I am not sure why I called it Grandma’s Pie. Just seems like something a Grandmother would make. Especially here in the south. My Grandmother wasn’t a fantastic cook. Ethnic recipes yes, some baking yes, overall no. My GreatGran, yes. My other Gran Ruth (Mom’s mother-in-law #1) yes. Most of our recipes come from Ruth, she is the woman who raised my mom. My mother was married very young. Ethel (my gran) was too busy to often be a domestic queen. She had her moments though and came shining through with lentils. Aunt Happy could do some damage to pies, cookies and the such. I also have a deck of her recipes granted to me when I was young.
I honestly don’t know the origins of this recipe. It’s written on a super faded card in the back of my recipe stash. The card itself could be indicative of where it came from, it’s an actual recipe card with very mustard colored print. I had several cookbooks given to me when I was 16 from a family member. One was the Williamsburg Cookbook that was over 80 years old. Tucked inside marking pages for hearty stews and breads, was this card and many more like it. The book was inside a ziplock bag to preserve it along with other church pamphlets (recipe clippings) from the greater Virginia area. I still pack them in ziplock. I am terrified they would end up wet, destroyed or ruined. The great thing about the web, I can now share them with you and preserve them digitally! Woot!
- 3/4 cup all-purpose flour (6 oz)
- 1 teaspoon sugar
- 1 dash salt
- 1/4 cup butter, cold and cut in small pieces (1/2 stick) I let mine sit out and soften just makes life easier
- 1/8 cup vegetable shortening, cold and cut in small pieces
- 2 ounces water, very cold
- 1/4 teaspoon lemon juice, cold
- 2/3 cup sugar
- 1/3 cup all-purpose flour
- 1/4 teaspoon salt
- 2 cups 2% low-fat milk
- 3 egg yolks, beaten
- 2 tablespoons butter
- 1/4 teaspoon vanilla extract ( I actually shaved a vanilla bean for this, I rarely use extract I just don’t tell you that)
- 1/2 teaspoon coconut extract
- 1/2 cup shredded coconut (optional)
- 2 cups heavy cream, cold
- 1/3 cup confectioners’ sugar
- 1/4 teaspoon vanilla extract
- 1/2 teaspoon coconut extract
- 1/3 cup toasted shredded coconut
- PIE CRUST: Place flour, sugar, and salt in a food processor; pulse briefly to combine. Pulse in the butter and shortening just until coarse crumbs form, about 20 seconds. Add water and lemon juice and pulse just until moist crumbs form, about 10 seconds. Some say it should look like oatmeal. Mine I say looks like dry play-dough. Not quite dead but on its way out the door.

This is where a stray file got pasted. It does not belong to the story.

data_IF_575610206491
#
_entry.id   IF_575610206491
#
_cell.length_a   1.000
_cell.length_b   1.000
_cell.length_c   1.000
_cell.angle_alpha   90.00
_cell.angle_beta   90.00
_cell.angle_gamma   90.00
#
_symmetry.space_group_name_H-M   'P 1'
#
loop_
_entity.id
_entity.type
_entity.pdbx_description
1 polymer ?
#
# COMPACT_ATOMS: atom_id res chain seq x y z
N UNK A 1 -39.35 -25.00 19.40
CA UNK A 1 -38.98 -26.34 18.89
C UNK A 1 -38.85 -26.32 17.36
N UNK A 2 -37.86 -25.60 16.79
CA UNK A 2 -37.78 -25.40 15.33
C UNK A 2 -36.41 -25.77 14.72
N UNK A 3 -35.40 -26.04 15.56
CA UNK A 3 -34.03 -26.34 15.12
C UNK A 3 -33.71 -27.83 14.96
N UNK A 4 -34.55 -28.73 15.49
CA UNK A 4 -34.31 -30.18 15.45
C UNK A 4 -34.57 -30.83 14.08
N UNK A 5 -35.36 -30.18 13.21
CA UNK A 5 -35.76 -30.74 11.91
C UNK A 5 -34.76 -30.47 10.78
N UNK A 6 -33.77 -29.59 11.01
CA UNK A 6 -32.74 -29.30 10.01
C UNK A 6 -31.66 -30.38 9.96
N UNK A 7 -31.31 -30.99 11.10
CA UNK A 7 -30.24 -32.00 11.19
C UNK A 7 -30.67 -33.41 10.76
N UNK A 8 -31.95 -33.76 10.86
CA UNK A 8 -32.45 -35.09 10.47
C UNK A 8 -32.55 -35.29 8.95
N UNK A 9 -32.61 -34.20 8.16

- Turn the dough onto a work surface and gently shape it into a disk about 5″ in diameter. Wrap in plastic and refrigerate at least 1 hour or up to 1 day. You can freeze them for up to 2 months. My tip on that wrap tightly then place in an airtight container. I actually will roll my crust out, cut and then gently tube roll them on to parchment paper. Yes just like the pie crust you buy! The savings however is even greater. I can make ten crusts for the $1.98 I buy 2 for.
- Preheat oven to 400°F Roll out dough and place over a deep dish pie pan, crimping the edges. Prick with fork all over and bake for 12 minutes until golden. Remove from oven and let cool to room temperature.
- FILLING: In a saucepan, combine sugar, flour, salt, and milk. Using a whisk, mix well, stirring constantly over medium/med-high heat until the mixture thickens and comes to a boil. Continue whisking while boiling for 1 minute then remove from the heat (but keep burner on). If you were using REAL vanilla bean as I mentioned above, this is where you would scrape and add it. VB needs time to marry in flavor and release its oils. Adding here allows the heat to release and then sit while other ingredients are added. If using extract then your step is below. I sound so elitist about it, trust me, try it once you’ll love it!
- To the egg yolks, stir in about 1/4 cup of cream to temp (cream) the yolks. Slowly whisk the yolk mixture back into the saucepan and cook for 1 more minute, stirring constantly. This is where most people burn their filling. It always helps to have an extra pair of hands in the kitchen the first few times you make this. You really need to keep that whisk gently going going going.
- Remove from the heat and stir in the butter, extract, and optional coconut, mixing well. Allow to cool to room temperature, stirring occasionally. Ok by occasionally I mean a few whisks every 30-60 seconds. You want to keep that vanilla bean moving (is used) and those molecules all mashed together to keep the foundation of the filling solid. Plus the extra stir and air helps cool consistently.
- Place the bananas (if using) into the pie crust in a single layer, cutting in half to fit as needed, leaving a little space between. Pour filling over bananas into cooled crust and refrigerate.
- CREAM TOPPING: Using an electric mixer and the whip attachment, whip cream to soft peaks. Add remaining ingredients and whip to firm peaks (moving the whisk around while whipping). Spread over filling, piling high. Sprinkle with toasted coconut if desired. Who-ever in the sam-hell puts meringue on top of a creamy pie is just bonkers. Yes if that’s you, your bonkers. I appreciate meringue for its aesthetic. It however tastes like a fart, all hot air with no substance. How that could ever be yummy on anything I will never know.
- Refrigerate pie for at least 2 hrs before serving. This is really important. If you are taking your pie to a party or a picnic with your love, keep it on ice. Chilled, or somehow cool. CoConut needs that chilly blast to have its flavors stabilized and all perfect in the filling. Sounds technical I know even for me, but its true. The components of the filling break down and without further Mr. Wizard mambo jambo it doesn’t taste the same as chilled. You KNOW when you have an icebox pie in your mouth opposed to one that’s been sitting on the table for 45 minutes.